Philadelphia Airport, Concourse C, 6:17 a.m.

When you’re spending another early morning bathed in the fluorescent glow of arrival and departure screens at another airport, you look for beauty wherever you can find it.  Say — that shade of blue is kind of peaceful, isn’t it?

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The Preferred “Best Doctor” Look

Careful study of airline in-flight magazines during my frequent recent travels has led me to conclude that there is a preferred “best doctor” look.

It wasn’t a hard conclusion to reach.  I mean, look at these guys, right next to each other in the same American Airlines mag — each with a well-tailored dark suit, nice tie, one hand in a pocket, and the other holding glasses.  You apparently can hold the glasses in the right or left hand, so long as they are present to convey that thoughtful doctor look.  

There are other, apparently less popular “best doctor” looks.  Sometimes you see the surgeons in scrubs, to convey that just out of the OR/working man feel.  And my favorite ones are the docs wearing lab coats and holding a model of a spine, or a skull, or some other device or implement to convey their area of specialization.  Those guys really look like doctors to me.

How do they pick these “best doctors” who appear in the same magazines that tout “best steakhouses” and “three perfect days in Knoxville”?  Who knows — maybe how they dress has something to do with it.

The Preferred “Best Doctor” Look

Careful study of airline in-flight magazines during my frequent recent travels has led me to conclude that there is a preferred “best doctor” look.

It wasn’t a hard conclusion to reach.  I mean, look at these guys, right next to each other in the same American Airlines mag — each with a well-tailored dark suit, nice tie, one hand in a pocket, and the other holding glasses.  You apparently can hold the glasses in the right or left hand, so long as they are present to convey that thoughtful doctor look.  

There are other, apparently less popular “best doctor” looks.  Sometimes you see the surgeons in scrubs, to convey that just out of the OR/working man feel.  And my favorite ones are the docs wearing lab coats and holding a model of a spine, or a skull, or some other device or implement to convey their area of specialization.  Those guys really look like doctors to me.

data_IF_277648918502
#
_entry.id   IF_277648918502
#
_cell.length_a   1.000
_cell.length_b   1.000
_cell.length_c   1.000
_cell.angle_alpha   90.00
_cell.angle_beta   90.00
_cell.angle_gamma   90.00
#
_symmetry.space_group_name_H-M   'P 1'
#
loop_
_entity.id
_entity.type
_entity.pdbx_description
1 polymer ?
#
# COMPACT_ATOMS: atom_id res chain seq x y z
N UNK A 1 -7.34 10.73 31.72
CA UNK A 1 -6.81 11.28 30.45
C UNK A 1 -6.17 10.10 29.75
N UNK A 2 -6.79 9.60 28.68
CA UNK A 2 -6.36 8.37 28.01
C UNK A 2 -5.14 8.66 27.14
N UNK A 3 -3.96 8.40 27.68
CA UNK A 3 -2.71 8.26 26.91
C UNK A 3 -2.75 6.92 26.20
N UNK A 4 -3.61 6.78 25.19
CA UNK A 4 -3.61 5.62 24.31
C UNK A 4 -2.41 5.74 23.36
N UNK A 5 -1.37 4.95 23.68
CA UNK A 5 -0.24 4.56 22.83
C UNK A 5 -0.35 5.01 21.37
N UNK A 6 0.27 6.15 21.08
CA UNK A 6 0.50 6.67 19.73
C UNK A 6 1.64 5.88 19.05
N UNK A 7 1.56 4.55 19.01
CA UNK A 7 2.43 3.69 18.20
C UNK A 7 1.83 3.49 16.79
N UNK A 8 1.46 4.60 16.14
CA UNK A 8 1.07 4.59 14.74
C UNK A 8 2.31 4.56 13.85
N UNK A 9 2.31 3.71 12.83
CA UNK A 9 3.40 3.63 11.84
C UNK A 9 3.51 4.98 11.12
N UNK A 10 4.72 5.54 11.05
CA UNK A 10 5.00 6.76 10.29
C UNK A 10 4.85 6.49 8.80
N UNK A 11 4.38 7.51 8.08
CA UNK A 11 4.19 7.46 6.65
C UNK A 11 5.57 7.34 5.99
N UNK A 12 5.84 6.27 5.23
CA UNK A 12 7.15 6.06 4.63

How do they pick these “best doctors” who appear in the same magazines that tout “best steakhouses” and “three perfect days in Knoxville”?  Who knows — maybe how they dress has something to do with it.

The Preferred “Best Doctor” Look

Careful study of airline in-flight magazines during my frequent recent travels has led me to conclude that there is a preferred “best doctor” look.

It wasn’t a hard conclusion to reach.  I mean, look at these guys, right next to each other in the same American Airlines mag — each with a well-tailored dark suit, nice tie, one hand in a pocket, and the other holding glasses.  You apparently can hold the glasses in the right or left hand, so long as they are present to convey that thoughtful doctor look.  

There are other, apparently less popular “best doctor” looks.  Sometimes you see the surgeons in scrubs, to convey that just out of the OR/working man feel.  And my favorite ones are the docs wearing lab coats and holding a model of a spine, or a skull, or some other device or implement to convey their area of specialization.  Those guys really look like doctors to me.

How do they pick these “best doctors” who appear in the same magazines that tout “best steakhouses” and “three perfect days in Knoxville”?  Who knows — maybe how they dress has something to do with it.

The Preferred “Best Doctor” Look

Careful study of airline in-flight magazines during my frequent recent travels has led me to conclude that there is a preferred “best doctor” look.

It wasn’t a hard conclusion to reach.  I mean, look at these guys, right next to each other in the same American Airlines mag — each with a well-tailored dark suit, nice tie, one hand in a pocket, and the other holding glasses.  You apparently can hold the glasses in the right or left hand, so long as they are present to convey that thoughtful doctor look.  

There are other, apparently less popular “best doctor” looks.  Sometimes you see the surgeons in scrubs, to convey that just out of the OR/working man feel.  And my favorite ones are the docs wearing lab coats and holding a model of a spine, or a skull, or some other device or implement to convey their area of specialization.  Those guys really look like doctors to me.

How do they pick these “best doctors” who appear in the same magazines that tout “best steakhouses” and “three perfect days in Knoxville”?  Who knows — maybe how they dress has something to do with it.